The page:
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New Efforts to Protect Employee Privacy


Given the advent of social media, it is not surprising most employers review the content of social networking sites as part of the hiring process. Of course, doing so may give rise to certain pitfalls, including potential claims of discrimination and potential claims for invasion of privacy. 

On April 27, 2012, two democrats in the U.S. House of Representatives introduced the Social Networking Online Protection Act. This legislation would prohibit employers and universities from requiring employees and students to provide access to private e-mail accounts and personal accounts on social networking websites such as Facebook.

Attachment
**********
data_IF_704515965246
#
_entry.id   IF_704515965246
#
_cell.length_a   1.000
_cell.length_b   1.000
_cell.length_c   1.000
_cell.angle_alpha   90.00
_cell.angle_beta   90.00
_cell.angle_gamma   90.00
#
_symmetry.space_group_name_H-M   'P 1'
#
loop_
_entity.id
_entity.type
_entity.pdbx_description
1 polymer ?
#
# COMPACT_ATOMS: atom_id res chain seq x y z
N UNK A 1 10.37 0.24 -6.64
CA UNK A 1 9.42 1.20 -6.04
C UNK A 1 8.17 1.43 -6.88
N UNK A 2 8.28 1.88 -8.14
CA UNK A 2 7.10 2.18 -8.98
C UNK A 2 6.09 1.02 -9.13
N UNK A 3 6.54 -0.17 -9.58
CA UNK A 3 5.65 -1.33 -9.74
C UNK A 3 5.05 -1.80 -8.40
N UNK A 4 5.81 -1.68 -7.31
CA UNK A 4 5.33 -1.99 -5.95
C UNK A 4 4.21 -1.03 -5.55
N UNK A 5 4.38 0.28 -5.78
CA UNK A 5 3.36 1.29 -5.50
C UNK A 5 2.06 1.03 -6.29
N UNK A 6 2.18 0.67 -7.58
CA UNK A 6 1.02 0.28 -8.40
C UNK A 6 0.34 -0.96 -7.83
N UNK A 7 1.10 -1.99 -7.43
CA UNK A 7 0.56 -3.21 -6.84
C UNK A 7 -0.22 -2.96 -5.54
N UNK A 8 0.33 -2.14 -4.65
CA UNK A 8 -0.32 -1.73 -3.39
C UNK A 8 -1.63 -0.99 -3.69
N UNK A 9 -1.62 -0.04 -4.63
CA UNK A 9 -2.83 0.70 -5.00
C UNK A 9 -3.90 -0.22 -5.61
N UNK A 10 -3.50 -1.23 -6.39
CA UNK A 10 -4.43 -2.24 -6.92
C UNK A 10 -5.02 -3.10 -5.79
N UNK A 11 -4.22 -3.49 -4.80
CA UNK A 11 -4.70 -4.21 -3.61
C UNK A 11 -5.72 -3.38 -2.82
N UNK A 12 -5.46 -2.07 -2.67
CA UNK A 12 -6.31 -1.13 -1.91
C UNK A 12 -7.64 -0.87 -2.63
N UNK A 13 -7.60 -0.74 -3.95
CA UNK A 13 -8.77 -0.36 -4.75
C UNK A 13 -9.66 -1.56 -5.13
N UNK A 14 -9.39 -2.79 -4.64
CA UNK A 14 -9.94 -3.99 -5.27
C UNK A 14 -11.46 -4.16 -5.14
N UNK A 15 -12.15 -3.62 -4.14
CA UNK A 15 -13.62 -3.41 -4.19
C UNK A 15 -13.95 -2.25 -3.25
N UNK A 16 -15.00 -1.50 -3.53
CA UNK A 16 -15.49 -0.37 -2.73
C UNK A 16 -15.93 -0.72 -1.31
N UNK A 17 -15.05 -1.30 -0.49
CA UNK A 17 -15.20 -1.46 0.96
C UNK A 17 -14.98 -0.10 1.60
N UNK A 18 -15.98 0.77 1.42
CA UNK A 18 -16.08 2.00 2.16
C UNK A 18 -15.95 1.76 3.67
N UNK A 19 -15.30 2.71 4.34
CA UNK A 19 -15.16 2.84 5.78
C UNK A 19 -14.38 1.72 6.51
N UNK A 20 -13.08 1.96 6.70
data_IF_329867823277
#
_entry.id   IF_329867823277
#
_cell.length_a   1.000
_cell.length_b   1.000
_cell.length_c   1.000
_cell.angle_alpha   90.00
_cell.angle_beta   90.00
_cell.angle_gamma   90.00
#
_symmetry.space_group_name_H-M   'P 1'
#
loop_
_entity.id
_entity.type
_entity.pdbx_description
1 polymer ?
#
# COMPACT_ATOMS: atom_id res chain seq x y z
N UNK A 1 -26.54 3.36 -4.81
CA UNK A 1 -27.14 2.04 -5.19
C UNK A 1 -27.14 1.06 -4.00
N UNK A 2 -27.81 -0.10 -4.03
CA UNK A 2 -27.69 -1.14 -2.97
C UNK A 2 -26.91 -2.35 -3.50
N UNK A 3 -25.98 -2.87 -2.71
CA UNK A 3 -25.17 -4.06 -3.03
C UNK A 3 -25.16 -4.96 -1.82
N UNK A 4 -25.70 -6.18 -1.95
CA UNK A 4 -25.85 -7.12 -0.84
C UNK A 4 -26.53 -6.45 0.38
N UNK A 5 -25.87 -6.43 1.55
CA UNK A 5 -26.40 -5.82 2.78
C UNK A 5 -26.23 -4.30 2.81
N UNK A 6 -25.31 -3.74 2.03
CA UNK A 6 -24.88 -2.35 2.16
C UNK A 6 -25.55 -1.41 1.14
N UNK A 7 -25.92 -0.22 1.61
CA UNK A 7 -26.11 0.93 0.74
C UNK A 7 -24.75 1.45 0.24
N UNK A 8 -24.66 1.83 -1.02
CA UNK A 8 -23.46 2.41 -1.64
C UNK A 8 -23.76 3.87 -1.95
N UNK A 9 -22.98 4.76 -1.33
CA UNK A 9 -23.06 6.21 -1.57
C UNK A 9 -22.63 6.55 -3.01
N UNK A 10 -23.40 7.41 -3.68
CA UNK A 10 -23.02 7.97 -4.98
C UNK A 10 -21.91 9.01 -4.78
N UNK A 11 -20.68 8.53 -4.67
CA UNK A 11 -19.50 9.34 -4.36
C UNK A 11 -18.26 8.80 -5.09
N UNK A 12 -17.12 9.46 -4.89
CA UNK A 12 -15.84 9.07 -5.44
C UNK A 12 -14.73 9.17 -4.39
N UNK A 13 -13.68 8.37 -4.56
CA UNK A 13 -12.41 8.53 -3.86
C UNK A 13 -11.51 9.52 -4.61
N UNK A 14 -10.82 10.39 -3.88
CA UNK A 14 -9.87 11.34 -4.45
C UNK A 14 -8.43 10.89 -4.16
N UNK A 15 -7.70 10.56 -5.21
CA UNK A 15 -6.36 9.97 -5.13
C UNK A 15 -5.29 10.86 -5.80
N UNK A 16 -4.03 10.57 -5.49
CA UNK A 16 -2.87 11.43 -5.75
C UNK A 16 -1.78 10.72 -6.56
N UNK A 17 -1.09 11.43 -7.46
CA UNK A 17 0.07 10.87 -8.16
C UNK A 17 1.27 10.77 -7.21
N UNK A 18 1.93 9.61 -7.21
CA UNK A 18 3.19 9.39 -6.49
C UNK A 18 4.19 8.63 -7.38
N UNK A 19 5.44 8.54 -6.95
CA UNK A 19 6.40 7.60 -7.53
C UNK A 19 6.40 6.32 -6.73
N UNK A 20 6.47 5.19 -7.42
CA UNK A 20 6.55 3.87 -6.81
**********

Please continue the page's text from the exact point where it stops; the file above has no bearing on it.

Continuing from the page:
The introduction of federal legislation picks up on a trend in state legislatures. On May 2, 2012, Governor Martin O'Malley of Maryland signed the nation's first law regulating employers' ability to demand that employees or prospective employees disclose their "user name, password, or other means for accessing a personal account or service through an electronic communi­cations device."

These legislative efforts demonstrate the influence of employee rights groups. At this time, employers need not alter their behavior, but should be cognizant of the changing legal landscape. This issue will likely become even more hotly debated in the future. 

This article appeared in the September 2012 issue of Bar Briefs, publication of the Louisville Bar Association.

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